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Should You Use a Real Estate Agent?
Posted By Ron On March 1, 2012 @ 8:55 AM In Real Estate,Tips & Techniques | Comments Disabled
Have you ever used the services of a real estate agent? Several years ago my wife and I attempted to sell our home ourselves. What made it tough was that I was working at another job several states away and my wife was still in the throes of mother-hood — three kids, soccer practice, ballet, school, homework. Selling our home ourselves was a project designed to fail and fail we did. Eventually, we contacted the top real estate agent in the area and sold our home just 4 weeks later, though admittedly at a lower price than we hoped.
Even though you’re not required to use a real estate agent when buying a home, a good agent will make the process much easier for you (and a great one will make you more money). Just always remember, a real estate agent’s services usually are free for the home buyer — it’s actually the seller who pays all broker fees after all is said and done. The exception to that rule is for anyone using a “buyer’s agent.”
A real estate agent’s job is to make your life easier. You should expect your agent to:
There are built-in conflicts of interest between real estate agent and buyer that you should be aware of as you step into the world of real estate.
To address these types of conflict of interest, you can agree to pay your agent a flat fee yourself, as long as the laws in your state allow this. If you’re not willing to make that sort of extra payment — most people aren’t — you can reduce the influence of conflicts of interest by never wavering from your initial price range and by finding an agent with a reputation for integrity, including references to back it up.
The best way to find an agent is through a reference from a friend or associate you trust. Rather than focus on one agent at first, come up with a list of a few who sound promising. Once you’ve got that list, approach each agent and request an interview , making it clear to the agent that he or she is not the only one you’ll be interviewing.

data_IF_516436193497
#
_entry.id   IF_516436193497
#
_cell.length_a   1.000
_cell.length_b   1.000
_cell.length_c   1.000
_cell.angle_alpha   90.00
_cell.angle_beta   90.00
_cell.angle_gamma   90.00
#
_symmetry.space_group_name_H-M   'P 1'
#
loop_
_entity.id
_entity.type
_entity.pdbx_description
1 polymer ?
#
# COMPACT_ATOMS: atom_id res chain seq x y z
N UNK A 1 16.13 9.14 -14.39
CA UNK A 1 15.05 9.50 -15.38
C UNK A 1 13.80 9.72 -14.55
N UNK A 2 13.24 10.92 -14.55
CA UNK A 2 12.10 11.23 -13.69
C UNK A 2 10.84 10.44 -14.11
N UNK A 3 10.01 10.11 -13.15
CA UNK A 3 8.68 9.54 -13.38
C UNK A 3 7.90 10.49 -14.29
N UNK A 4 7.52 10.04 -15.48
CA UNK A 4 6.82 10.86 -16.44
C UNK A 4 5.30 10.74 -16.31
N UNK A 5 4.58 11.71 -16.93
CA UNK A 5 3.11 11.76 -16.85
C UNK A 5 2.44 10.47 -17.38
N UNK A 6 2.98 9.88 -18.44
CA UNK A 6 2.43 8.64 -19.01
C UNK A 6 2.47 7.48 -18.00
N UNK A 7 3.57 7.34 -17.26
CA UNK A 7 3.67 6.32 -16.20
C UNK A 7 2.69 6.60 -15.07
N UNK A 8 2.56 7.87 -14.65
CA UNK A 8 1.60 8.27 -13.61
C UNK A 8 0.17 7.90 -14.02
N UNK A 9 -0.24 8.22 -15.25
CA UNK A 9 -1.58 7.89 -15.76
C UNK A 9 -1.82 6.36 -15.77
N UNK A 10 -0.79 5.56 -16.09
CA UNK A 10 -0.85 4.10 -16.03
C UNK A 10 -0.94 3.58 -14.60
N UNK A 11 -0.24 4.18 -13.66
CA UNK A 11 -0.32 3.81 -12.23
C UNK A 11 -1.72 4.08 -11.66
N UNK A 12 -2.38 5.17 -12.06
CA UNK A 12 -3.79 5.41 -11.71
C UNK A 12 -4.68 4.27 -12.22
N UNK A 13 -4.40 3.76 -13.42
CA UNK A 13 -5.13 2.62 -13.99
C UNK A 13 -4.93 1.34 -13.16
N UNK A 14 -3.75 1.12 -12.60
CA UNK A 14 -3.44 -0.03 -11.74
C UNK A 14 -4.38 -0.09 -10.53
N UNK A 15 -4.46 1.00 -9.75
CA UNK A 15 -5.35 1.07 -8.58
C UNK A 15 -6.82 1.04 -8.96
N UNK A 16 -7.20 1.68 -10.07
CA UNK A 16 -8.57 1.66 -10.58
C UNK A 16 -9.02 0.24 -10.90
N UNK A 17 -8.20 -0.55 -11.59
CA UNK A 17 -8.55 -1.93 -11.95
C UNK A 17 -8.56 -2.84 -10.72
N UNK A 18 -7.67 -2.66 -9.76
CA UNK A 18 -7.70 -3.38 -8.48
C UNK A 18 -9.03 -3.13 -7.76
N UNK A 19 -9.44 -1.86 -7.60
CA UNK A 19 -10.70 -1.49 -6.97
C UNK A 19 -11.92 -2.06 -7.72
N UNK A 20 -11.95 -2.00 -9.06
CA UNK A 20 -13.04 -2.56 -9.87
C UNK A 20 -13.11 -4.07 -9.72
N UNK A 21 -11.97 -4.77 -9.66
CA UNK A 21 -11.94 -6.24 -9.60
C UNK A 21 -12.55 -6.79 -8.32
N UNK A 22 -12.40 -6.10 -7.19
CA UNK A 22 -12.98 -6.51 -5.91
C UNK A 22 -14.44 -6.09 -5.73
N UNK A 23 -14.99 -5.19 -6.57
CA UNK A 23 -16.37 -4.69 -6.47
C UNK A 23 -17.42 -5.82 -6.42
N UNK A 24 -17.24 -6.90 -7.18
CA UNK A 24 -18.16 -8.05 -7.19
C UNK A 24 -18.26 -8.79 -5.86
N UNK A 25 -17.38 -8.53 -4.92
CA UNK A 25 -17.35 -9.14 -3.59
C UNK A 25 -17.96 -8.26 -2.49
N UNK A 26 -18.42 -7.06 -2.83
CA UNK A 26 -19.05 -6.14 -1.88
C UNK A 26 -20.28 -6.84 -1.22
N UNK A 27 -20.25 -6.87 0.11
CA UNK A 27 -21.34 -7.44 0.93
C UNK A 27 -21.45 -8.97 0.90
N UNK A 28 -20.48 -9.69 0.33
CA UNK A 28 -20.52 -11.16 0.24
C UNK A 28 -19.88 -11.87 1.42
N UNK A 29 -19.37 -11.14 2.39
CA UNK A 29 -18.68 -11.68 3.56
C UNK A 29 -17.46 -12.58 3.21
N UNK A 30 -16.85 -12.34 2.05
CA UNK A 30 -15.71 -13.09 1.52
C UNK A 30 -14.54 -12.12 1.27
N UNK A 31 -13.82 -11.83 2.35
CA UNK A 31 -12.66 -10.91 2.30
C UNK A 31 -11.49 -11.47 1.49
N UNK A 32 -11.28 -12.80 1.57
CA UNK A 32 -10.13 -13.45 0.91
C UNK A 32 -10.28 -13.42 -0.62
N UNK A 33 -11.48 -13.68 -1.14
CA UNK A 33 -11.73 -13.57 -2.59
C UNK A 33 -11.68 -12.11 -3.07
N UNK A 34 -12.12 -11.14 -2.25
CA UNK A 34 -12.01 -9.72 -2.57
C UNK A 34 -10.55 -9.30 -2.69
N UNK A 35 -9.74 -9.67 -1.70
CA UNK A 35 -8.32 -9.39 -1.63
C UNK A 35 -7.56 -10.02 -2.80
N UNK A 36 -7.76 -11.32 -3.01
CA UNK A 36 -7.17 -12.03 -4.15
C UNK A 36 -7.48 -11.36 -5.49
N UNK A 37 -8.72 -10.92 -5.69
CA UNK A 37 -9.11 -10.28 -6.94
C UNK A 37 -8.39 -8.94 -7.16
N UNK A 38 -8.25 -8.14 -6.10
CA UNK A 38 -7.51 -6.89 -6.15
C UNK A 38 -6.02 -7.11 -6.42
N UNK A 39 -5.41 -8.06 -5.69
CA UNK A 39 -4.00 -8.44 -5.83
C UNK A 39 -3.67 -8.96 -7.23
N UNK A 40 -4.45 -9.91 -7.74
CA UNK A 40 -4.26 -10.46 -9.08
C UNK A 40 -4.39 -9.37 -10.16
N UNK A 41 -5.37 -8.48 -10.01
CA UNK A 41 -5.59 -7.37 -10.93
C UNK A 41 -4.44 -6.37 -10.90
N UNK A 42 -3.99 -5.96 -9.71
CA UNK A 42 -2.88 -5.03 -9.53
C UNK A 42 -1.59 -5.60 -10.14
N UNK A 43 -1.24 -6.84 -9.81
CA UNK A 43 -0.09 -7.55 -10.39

Each agent interview  should last at least a half hour. You can interview  over the phone or in person, though in-person interviews are generally more informative. During the interview , make sure the agent is state-licensed, works full-time in real estate, has at least five years’ experience, and is a member of a realtors’ trade association—preferably the National Association of Realtors (NAR). Always ask for references from previous clients and follow up on them. Finally, ask the agent to bring to the interview  a list of all the deals he or she has handled in the last year, including the following information:
Your agent will likely ask you to sign an exclusivity agreement stating that you will work only with him or her. Though this is standard practice, you may want to negotiate  the length of the exclusivity. Many agents will ask for six months, but you’re better off insisting on no more than three, just in case the agent fails to meet your expectations and you wish to switch.
That ultimately is a personal decision but there are several factors you might consider:
Ultimately, it’s a personal decision, but hopefully one you’re now better prepared to make! Just always realize that real estate agents don’t understand finance  and you’ll probably be okay.
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